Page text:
The driving force behind Richt’s apparent change of heart appears to be his boss.
“Institutionally, our policy has been that we would not do that for a school we’re going to play in the upcoming season,” UM athletic director Blake James said according to the Palm Beach Post.
Edwards, who will be leaving the football program as a graduate transfer, has yet to formally request a transfer, James added.
Right or wrong, but unsurprisingly, Shai McKenzie‘s departure from Blacksburg comes with some strings attached.
Nearly two weeks ago, McKenzie took to Twitter to announce his decision to transfer from Virginia Tech and continue his collegiate playing career elsewhere. On the same social media site Monday, the running back revealed that his future elsewhere won’t include any ACC schools as well as none of the teams on the Hokies’ 2017 and 2018 non-conference schedules.
The latter group includes Notre Dame, West Virginia, East Carolina, Old Dominion, Delaware and William & Mary.
A copy of my release for any coach trying to reach out to me. My personal email is firstname.lastname@example.org pic.twitter.com/xiyTGrjl2V
— ShaiMcKenzie (@Mckenzie_era) January 23, 2017
A four-star 2014 recruit, only one signee was rated higher than McKenzie in Tech’s class that year.
The Pennsylvania native’s career actually began with promise as he was second on the team in rushing as a true freshman when he went down with a torn ACL in the fifth game of the season. At that time, McKenzie had 269 yards on the ground; in the two years since, he ran for a combined 126 yards. His 2015 season was limited to two games because of the lingering effects of the ACL injury.
As the 2017 offseason kicks into high gear, so have the annual and ever-present off-field issues.
According to multiple media outlets, TCU running back Kyle Hicks was arrested over the weekend on a misdemeanor charge of public intoxication. The 22-year-old Hicks and two former Horned Frog football players, Bryson Henderson and George Baltimore, were charged after police responded to reports of a fight at a Whataburger near campus very early Saturday morning.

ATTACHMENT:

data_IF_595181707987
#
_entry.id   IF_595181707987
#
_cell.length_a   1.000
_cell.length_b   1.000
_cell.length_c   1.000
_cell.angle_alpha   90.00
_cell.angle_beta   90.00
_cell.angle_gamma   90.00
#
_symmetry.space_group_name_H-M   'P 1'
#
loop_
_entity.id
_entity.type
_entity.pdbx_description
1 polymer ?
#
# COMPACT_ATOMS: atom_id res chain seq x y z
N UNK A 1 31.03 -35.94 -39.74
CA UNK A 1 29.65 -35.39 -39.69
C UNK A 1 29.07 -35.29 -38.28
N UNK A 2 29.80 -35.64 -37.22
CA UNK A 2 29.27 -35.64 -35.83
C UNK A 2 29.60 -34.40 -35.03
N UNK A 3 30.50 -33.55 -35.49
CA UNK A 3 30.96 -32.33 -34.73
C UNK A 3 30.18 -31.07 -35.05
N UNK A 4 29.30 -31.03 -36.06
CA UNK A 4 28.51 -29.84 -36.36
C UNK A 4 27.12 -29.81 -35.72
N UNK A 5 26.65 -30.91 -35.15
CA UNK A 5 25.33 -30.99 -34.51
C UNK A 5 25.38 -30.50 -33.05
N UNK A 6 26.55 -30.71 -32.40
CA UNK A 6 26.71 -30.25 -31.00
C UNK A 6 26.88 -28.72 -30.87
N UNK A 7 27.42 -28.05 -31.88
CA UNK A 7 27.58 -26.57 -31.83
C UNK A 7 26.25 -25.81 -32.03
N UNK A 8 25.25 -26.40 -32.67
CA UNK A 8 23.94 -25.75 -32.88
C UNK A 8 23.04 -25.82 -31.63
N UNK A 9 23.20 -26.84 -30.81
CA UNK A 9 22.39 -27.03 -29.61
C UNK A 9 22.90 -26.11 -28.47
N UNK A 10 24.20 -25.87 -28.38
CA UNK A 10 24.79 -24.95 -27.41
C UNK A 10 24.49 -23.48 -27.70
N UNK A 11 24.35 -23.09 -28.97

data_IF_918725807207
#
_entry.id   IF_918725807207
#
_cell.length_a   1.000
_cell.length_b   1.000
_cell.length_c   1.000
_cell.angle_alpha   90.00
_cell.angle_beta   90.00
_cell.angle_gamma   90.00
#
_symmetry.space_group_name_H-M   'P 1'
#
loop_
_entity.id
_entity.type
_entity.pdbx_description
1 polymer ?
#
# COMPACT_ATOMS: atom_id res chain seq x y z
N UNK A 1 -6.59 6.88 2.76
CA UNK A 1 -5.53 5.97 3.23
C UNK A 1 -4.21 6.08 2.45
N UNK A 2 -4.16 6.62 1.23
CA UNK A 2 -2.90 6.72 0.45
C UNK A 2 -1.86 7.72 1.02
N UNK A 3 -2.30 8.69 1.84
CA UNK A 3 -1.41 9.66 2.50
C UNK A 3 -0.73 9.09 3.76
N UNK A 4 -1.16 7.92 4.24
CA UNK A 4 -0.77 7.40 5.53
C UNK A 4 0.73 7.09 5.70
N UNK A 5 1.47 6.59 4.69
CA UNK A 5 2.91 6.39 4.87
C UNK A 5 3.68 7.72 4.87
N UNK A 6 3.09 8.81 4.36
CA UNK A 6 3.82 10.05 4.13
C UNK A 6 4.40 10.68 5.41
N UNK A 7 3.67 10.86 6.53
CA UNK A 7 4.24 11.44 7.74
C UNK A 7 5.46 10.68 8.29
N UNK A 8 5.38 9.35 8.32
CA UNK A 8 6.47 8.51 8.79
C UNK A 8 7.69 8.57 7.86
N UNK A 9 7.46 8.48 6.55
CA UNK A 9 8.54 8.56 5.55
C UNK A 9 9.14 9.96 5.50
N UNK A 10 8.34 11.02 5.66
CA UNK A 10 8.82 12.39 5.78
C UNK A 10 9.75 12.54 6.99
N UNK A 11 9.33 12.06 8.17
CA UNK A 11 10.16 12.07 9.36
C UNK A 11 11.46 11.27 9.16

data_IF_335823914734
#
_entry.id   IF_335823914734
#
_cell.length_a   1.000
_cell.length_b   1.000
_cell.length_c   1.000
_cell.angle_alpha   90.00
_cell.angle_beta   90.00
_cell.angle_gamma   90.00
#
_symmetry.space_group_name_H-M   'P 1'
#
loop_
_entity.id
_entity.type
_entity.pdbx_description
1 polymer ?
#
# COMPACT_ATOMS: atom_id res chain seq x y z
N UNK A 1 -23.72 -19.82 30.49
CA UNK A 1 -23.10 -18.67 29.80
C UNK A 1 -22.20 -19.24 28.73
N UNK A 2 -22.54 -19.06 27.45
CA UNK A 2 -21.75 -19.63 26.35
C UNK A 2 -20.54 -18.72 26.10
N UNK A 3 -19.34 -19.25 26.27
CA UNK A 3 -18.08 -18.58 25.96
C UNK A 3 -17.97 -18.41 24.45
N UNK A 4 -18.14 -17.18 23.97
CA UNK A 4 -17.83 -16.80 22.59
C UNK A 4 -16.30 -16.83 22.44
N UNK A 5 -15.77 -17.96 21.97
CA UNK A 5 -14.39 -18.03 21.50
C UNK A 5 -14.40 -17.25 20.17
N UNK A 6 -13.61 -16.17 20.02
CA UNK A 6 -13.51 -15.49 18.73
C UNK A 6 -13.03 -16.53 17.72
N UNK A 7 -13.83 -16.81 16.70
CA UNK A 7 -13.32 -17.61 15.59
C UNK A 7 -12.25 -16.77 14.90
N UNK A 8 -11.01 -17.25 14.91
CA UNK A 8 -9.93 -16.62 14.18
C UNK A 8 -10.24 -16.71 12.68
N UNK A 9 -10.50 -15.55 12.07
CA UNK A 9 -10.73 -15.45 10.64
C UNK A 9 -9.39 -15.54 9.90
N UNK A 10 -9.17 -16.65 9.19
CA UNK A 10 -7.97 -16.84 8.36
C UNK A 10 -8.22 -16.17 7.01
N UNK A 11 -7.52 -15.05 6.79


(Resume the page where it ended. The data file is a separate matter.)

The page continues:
No further details of what led to the police being called have been released.
The Fort Worth Star-Telegram writes that “[t]he TCU athletics department said in a statement Monday night that officials are aware of the incident and looking into it.”
As a junior this past season, Hicks led TCU with 1,042 yards and 12 rushing touchdowns. He also led the team in receptions with 47, becoming the first Horned Frog player to lead the team in both rushing and receiving since Basil Mitchell in 1996.
Hicks is expected to again be the focal point of TCU’s offense in 2017.
Not surprisingly, P.J. Fleck will have a familiar offensive face on which to lean as his oars hit the Power Five waters for the first time.
Coming off a couple of weeks worth of reports, Minnesota officially confirmed Monday that Fleck has named Kirk Ciarrocca as his new offensive coordinator. Ciarrocca had spent the past four seasons in the same position at Western Michigan, coinciding with Fleck’s tenure at the MAC school.
The school’s release stated that Ciarrocca “was instrumental in the development of Super Bowl winning quarterback Joe Flacco during his six seasons (2002-07) at the University of Delaware,” which presumably gave him a front-row seat in the “is he or isn’t he elite” argument.
With Fleck and the Gophers, and like his boss, Ciarrocca will be embarking on his first job with a Power Five program.